The Case of Penny
Pet poisonings usually happen when least expected, and are often caused by seemingly harmless events. For example, earlier this year, Penny, a three year-old, 13 pound, Jack Russell terrier consumed 10-12 children’s gummy multivitamins. Within hours, Penny started vomiting, became unsteady on her feet, and collapsed at home. She was then rushed to the veterinarian. After her initial examination, she was found to have very low blood sugar (hypoglycemia). While she improved a little after starting her on IV sugar source (dextrose), the veterinarian ended up calling Pet Poison Helpline for further treatment advice. It was found that the vitamins Penny consumed contained an extraordinarily large amount of xylitol, a common sweetener ingredient that can be poisonous to dogs. Penny had ingested enough to cause fatality. The following day, Penny began to develop liver problems but, thankfully, after two days of intensive treatment, her liver began to recover and she was eventually released from the hospital in excellent condition. In this case, the pet owner could have given Penny 1/4 cup of corn syrup from a Pet First Aid Kit to help raise her blood sugar while being transported to the pet hospital.
Accidents can and do happen, but outcomes are much better when pet owners are prepared. When adverse situations arise, don’t hesitate to call a veterinarian or Pet Poison Helpline at 1-800-213-6680.
About Pet Poison Helpline
Pet Poison Helpline, an animal poison control center based out of Minneapolis, is available 24 hours, seven days a week for pet owners and veterinary professionals that require assistance treating a potentially poisoned pet. The staff provides treatment advice for poisoning cases of all species, including dogs, cats, birds, small mammals, large animals and exotic species. As the most cost-effective option for animal poison control care, Pet Poison Helpline’s fee of $39 per incident includes follow-up consultation for the duration of the poison case. Pet Poison Helpline is available in North America by calling 800-213-6680. Additional information can be found online at www.petpoisonhelpline.com.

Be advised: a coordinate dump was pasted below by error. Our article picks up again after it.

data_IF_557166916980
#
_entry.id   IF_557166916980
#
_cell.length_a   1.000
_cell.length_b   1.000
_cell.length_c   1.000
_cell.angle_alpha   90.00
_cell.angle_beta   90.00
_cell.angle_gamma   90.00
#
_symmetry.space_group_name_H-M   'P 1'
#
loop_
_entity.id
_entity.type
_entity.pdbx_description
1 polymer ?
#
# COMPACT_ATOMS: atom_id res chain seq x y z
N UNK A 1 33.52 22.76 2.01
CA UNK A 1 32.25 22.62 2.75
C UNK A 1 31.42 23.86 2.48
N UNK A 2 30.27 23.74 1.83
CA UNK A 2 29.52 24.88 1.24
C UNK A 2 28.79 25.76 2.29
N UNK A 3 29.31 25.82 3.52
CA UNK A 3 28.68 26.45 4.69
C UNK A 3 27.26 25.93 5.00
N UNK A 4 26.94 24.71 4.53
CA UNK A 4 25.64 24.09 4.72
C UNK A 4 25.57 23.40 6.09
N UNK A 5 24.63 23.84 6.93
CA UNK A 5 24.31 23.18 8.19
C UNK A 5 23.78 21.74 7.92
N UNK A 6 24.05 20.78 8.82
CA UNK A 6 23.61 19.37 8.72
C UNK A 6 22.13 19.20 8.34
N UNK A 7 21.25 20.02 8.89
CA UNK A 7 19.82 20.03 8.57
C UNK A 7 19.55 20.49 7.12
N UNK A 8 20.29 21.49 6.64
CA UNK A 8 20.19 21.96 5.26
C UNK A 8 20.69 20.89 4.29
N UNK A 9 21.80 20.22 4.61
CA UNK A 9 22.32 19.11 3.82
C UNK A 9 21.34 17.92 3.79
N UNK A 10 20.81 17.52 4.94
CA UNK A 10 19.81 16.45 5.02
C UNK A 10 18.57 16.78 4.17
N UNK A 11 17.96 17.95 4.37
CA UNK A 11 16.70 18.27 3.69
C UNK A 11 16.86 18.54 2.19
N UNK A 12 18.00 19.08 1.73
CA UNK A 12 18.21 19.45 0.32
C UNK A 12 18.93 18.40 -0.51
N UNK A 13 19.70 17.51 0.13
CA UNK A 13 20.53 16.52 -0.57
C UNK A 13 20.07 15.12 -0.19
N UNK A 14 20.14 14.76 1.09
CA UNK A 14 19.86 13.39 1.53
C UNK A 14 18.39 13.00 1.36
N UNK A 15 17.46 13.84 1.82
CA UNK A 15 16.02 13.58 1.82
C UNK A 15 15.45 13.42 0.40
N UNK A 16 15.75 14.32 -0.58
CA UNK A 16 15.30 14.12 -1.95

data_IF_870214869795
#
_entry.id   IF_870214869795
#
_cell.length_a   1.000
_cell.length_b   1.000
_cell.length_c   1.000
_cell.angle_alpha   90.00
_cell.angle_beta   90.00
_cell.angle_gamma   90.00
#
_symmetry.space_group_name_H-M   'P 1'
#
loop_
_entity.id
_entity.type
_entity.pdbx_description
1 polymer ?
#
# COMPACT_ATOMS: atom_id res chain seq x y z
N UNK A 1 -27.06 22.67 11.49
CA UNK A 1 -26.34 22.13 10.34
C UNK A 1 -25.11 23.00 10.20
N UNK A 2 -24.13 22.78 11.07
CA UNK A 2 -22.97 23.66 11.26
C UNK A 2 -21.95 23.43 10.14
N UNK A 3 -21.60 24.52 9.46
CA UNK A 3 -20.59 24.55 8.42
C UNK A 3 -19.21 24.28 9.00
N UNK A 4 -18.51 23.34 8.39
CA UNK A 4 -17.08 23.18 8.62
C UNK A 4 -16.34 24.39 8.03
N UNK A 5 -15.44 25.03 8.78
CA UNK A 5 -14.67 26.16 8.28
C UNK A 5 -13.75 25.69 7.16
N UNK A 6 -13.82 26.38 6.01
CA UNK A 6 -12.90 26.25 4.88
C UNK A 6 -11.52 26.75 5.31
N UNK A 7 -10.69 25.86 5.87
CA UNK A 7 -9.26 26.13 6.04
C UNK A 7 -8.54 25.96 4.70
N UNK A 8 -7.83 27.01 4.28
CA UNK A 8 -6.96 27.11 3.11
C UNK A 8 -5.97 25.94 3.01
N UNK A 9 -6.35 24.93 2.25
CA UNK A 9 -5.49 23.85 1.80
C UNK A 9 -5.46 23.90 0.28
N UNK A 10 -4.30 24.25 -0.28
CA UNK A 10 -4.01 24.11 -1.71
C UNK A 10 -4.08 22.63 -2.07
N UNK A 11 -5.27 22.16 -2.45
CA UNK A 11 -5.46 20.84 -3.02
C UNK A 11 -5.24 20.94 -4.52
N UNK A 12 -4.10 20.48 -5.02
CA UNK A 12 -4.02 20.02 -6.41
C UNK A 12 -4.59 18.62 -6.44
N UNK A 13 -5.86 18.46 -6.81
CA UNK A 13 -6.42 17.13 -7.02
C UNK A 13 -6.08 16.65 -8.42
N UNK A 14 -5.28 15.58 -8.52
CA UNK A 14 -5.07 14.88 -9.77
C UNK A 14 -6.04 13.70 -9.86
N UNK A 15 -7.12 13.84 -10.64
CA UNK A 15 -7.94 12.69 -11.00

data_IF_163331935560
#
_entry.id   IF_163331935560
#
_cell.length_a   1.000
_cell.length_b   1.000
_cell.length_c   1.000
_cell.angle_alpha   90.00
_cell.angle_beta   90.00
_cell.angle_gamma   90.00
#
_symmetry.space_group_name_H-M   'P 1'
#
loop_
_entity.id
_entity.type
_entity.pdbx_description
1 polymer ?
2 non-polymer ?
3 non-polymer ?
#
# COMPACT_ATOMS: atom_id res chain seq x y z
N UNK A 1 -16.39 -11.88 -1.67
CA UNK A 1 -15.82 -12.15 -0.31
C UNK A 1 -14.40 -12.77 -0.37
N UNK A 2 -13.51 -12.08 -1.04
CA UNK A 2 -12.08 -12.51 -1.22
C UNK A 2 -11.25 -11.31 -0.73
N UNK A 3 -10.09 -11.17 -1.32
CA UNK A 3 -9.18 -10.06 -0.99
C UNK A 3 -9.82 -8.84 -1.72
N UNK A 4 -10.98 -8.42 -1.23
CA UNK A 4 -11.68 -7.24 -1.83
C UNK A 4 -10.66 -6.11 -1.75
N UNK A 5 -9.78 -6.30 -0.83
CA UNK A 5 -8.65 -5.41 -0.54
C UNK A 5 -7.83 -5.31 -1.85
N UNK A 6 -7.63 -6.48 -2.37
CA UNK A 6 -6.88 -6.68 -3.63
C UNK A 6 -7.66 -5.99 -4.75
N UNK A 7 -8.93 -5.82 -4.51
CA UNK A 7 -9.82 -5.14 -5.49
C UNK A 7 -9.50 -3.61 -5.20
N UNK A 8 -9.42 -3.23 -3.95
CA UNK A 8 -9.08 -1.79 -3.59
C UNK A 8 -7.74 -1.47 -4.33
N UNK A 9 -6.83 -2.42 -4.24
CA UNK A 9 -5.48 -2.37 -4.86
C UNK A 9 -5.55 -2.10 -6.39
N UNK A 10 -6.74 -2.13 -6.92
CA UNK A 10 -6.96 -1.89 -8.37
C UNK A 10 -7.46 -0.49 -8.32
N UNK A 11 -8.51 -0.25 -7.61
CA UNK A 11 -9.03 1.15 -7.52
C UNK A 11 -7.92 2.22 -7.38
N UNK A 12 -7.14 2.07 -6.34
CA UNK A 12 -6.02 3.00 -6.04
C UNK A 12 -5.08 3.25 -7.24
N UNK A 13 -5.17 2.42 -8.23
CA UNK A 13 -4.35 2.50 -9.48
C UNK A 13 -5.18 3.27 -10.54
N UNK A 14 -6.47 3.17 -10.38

“’Dog-friendly’ travel is no longer a niche,” reports Dave Kendrick, editor and publisher of the online newsletter and website Dogtrekker.com. “So many people now travel regularly with their dogs that a hotel not accommodating them is losing out on a fabulous opportunity,” says Kendrick.
In just the 2.5 years since Dogtrekker.com was founded, Kendrick says, “dog-friendly travel has gone from something a few businesses offered to, “a service differentiator provided by the most successful destinations, hotels, restaurants, attractions and shops. In this past year, alone, our readership on our site and our opt-in newsletter doubled.”
“We survey dog travelers regularly and, in the past year, 70% of DogTrekker readers traveled overnight with their dogs. Destinations that go out of their way to welcome dog-owning travelers have a competitive advantage,” says Kendrick. “That’s particularly so in the wine industry where, each week, about 30 wineries ask to be listed as welcoming dogs.”
He explains that a national study by Dogtrekker.com found that 83% of dog travelers turn to search engines and websites to plan their trips. In the 6th annual Beast of the Bay awards just announced, readers of Bay Woof – a monthly newspaper serving 70,000 San Francisco Bay Area and Northern California dog owners – chose Dogtrekker.com as Best Dog-Friendly Travel Website, Best Dog Blog and runner up as Best Overall Website for Dog Lovers.
“Those dog owners voted us best, because they’re looking for accuracy and detail not otherwise found in travel media, and because they know what we write about has been paw-tested,” says Kendrick who describes Dogtrekker’s research lab, a Labrador Retriever named Kayla, who is assigned to field-test destinations for their dog-friendly qualities.
Kendrick points to Stanford Inn by the Sea in Mendocino as one of those places. “We described the Canine Cruiser, a custom redwood outrigger canoe built by sister company Catch-A-Canoe specifically for the Stanford Inn’s guests to paddle or sail the Big River Estuary with their dogs. You don’t find that kind of dog-focused detail in normal travel stories.”
“When people choose where they travel based on that the canine member of their family will be traveling with them, that’s huge. No, dog-friendly travel can no longer be considered to be a niche, it’s now mainstream,” states Kendrick.
More about the Best of the Bay Awards is found at baywoof.com and dogtrekker.com.